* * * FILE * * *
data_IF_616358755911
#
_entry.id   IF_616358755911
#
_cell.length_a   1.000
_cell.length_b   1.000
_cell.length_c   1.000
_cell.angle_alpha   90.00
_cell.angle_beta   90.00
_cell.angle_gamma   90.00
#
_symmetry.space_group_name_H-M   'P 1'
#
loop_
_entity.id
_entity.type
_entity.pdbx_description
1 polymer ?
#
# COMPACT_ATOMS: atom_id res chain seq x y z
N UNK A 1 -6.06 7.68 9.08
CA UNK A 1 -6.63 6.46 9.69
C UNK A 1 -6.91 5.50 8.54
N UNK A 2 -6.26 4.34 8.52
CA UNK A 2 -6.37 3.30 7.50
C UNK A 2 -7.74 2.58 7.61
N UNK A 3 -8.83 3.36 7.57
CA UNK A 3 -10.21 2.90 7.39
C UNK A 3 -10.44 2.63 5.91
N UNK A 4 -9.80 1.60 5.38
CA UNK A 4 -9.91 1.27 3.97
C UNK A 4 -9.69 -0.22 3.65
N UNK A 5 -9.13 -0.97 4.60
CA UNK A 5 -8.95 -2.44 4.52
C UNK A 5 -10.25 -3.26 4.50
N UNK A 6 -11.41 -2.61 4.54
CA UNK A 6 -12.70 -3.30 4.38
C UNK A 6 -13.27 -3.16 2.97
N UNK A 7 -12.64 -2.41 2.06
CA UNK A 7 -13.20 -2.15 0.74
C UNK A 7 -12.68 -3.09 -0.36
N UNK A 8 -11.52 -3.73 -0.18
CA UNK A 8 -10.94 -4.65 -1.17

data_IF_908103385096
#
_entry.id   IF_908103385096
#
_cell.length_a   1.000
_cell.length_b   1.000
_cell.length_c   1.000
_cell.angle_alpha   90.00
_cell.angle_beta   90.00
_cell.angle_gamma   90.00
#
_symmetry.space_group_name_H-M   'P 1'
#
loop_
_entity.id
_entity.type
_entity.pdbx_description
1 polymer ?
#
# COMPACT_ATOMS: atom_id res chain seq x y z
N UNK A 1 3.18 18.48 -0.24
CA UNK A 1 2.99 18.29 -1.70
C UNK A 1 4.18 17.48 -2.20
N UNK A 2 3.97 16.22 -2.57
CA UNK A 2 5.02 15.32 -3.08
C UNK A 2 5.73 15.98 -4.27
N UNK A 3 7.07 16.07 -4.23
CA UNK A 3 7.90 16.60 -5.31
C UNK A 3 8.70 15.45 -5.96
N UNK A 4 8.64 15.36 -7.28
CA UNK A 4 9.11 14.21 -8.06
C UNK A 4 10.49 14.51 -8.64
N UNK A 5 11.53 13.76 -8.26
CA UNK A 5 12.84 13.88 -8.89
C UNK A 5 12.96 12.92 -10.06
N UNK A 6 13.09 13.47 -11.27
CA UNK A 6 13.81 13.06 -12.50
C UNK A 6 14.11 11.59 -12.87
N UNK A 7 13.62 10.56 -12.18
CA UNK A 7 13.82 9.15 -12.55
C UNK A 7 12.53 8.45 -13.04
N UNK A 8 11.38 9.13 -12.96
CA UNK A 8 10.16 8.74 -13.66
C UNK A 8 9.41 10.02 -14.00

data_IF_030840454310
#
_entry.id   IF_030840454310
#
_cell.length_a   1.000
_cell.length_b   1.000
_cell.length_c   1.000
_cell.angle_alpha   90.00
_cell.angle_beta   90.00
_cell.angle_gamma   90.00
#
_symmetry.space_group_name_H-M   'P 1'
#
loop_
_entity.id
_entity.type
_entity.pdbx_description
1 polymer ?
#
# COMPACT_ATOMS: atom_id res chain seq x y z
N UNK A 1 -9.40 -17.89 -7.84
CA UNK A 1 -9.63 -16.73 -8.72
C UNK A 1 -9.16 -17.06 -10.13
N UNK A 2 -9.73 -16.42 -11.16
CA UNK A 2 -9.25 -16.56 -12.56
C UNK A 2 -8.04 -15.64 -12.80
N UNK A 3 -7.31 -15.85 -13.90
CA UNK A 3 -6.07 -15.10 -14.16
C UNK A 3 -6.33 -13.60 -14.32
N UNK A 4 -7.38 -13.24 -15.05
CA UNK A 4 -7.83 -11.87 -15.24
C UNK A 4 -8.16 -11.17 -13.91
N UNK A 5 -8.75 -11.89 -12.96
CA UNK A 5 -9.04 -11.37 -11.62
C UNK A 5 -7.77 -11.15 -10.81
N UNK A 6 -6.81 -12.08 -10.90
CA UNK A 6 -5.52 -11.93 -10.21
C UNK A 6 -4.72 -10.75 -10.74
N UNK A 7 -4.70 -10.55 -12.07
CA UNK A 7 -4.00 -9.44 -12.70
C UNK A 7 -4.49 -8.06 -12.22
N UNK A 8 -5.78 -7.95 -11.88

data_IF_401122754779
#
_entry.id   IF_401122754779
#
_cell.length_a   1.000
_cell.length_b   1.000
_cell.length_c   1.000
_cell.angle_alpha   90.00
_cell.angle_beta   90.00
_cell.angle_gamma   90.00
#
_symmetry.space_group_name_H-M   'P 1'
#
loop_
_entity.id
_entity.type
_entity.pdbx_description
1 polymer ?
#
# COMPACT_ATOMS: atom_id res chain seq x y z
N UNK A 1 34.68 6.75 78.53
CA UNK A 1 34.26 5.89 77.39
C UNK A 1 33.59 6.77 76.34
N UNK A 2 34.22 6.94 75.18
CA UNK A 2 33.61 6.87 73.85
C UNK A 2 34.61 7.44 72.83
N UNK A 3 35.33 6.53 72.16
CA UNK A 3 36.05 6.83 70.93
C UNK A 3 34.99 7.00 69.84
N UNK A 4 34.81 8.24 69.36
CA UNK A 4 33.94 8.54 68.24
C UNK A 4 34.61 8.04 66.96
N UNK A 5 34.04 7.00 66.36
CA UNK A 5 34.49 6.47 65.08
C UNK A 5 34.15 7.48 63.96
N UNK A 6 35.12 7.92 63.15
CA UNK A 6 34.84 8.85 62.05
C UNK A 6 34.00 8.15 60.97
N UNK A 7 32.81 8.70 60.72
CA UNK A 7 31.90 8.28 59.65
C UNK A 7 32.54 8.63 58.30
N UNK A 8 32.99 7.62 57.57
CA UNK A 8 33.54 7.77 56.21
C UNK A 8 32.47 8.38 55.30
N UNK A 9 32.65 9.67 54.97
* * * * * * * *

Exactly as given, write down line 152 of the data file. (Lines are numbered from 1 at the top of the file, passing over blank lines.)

C UNK A 1 33.59 6.77 76.34